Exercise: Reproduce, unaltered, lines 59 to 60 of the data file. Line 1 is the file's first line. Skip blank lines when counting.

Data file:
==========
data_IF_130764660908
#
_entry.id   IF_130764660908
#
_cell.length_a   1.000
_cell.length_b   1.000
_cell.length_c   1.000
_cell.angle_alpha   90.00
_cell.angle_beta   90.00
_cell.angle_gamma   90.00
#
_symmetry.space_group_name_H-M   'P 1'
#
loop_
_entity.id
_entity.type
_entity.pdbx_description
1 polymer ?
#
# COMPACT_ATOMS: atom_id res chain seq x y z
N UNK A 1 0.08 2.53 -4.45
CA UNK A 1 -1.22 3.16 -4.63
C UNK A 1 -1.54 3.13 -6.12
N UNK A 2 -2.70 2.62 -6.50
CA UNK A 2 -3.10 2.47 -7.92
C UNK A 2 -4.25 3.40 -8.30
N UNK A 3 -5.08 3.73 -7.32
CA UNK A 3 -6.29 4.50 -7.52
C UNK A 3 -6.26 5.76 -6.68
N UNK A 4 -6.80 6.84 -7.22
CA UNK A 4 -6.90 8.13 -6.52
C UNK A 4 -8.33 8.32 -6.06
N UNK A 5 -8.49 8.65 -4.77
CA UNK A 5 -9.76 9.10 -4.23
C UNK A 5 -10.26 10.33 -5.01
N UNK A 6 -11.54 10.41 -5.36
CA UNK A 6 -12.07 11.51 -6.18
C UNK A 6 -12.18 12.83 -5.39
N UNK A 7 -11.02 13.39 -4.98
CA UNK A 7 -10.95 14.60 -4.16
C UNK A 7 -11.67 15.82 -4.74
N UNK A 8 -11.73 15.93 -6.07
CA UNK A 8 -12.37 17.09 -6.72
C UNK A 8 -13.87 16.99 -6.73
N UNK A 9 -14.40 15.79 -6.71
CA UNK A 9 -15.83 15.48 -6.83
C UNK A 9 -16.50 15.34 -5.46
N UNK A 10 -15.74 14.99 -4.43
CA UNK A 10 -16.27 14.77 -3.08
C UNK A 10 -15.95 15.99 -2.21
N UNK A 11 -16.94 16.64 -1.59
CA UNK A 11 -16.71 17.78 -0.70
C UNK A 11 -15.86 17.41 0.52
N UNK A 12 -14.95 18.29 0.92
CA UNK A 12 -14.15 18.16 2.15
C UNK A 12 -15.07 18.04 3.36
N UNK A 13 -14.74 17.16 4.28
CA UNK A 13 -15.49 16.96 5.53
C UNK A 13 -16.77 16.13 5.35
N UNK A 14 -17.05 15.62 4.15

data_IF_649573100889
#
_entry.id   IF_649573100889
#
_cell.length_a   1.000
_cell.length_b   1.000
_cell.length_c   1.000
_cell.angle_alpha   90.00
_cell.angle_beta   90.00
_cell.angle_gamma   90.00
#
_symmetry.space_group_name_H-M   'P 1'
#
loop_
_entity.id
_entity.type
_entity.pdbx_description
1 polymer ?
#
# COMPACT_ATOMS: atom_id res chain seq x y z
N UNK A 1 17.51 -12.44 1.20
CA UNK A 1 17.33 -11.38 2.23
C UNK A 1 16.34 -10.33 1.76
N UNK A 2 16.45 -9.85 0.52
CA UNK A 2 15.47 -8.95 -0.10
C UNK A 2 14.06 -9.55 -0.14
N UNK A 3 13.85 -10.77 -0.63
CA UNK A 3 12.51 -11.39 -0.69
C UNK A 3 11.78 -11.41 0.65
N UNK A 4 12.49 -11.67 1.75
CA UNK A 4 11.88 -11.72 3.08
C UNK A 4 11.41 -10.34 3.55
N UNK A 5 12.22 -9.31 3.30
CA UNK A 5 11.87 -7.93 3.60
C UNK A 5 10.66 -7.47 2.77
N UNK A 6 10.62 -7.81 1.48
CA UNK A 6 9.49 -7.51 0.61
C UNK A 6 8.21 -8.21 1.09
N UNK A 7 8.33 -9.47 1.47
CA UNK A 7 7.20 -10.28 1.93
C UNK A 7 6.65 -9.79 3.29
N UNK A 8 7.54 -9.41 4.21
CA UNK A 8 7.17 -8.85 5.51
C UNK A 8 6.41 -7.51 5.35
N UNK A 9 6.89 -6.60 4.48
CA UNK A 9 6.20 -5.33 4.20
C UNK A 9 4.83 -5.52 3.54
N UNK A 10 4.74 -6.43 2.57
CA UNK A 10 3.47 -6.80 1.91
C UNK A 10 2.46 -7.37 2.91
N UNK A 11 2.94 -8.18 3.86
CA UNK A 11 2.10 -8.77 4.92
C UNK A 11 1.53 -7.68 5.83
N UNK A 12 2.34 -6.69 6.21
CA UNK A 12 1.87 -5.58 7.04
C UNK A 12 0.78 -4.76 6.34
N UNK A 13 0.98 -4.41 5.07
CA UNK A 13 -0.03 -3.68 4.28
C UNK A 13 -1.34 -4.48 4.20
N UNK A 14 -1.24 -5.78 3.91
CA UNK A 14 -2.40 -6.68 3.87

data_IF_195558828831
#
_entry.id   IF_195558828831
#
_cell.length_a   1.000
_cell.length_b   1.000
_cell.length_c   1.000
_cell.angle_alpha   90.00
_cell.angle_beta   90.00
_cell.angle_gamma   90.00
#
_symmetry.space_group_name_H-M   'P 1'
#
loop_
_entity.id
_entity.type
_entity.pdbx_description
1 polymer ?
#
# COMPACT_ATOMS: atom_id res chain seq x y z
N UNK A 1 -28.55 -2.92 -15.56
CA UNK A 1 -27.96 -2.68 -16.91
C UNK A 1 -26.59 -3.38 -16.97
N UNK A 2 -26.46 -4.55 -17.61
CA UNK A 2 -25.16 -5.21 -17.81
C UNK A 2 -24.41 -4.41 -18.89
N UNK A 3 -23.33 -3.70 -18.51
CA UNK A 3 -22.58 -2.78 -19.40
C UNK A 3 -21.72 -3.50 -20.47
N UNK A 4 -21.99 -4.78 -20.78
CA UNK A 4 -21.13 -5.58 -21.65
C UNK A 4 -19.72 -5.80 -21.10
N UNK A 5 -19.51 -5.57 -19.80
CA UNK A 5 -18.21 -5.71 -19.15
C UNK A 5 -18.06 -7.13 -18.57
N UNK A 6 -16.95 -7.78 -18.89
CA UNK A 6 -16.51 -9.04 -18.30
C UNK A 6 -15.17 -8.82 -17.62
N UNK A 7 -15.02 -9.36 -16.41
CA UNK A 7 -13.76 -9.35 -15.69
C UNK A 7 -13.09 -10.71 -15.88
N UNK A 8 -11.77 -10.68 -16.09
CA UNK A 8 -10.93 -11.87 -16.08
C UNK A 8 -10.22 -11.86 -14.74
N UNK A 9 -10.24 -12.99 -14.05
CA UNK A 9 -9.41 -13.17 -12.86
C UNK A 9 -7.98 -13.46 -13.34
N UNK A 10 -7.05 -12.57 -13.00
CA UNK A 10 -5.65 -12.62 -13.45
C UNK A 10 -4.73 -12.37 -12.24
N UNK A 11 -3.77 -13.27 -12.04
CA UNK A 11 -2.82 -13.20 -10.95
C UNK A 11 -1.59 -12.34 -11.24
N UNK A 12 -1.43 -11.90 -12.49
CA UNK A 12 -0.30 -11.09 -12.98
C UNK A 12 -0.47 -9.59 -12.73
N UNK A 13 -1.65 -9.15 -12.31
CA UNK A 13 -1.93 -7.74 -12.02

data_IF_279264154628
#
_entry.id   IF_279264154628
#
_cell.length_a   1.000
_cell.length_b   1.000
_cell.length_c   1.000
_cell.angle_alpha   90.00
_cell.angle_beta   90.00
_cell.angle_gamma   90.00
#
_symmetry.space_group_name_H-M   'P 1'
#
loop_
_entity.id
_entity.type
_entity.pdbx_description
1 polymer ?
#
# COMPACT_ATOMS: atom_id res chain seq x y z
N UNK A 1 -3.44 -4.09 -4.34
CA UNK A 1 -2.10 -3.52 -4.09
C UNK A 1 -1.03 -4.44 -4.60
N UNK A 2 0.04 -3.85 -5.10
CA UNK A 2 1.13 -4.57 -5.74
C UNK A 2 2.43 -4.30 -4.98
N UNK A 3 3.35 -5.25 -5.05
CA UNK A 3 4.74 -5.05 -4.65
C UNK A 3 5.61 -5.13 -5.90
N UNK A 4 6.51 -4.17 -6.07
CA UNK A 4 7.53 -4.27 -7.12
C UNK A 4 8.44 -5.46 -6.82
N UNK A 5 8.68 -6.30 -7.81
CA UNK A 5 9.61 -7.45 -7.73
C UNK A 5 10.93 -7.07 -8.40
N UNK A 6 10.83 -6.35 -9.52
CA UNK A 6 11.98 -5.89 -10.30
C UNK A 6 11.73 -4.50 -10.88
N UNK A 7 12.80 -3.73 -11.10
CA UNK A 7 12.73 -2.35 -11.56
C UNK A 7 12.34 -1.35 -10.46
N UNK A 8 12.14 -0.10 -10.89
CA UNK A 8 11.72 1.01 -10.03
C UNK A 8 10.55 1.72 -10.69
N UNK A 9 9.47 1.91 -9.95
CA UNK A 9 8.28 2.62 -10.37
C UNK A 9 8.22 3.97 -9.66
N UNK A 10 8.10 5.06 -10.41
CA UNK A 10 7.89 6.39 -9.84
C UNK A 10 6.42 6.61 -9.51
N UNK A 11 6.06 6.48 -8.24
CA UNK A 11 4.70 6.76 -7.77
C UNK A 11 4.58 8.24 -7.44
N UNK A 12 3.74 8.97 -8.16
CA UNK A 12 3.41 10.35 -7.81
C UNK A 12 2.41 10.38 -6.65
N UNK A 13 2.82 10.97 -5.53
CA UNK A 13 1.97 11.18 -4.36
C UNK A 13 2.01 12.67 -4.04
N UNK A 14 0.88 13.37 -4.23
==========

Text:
C UNK A 13 -16.77 16.13 5.35
N UNK A 14 -17.05 15.62 4.15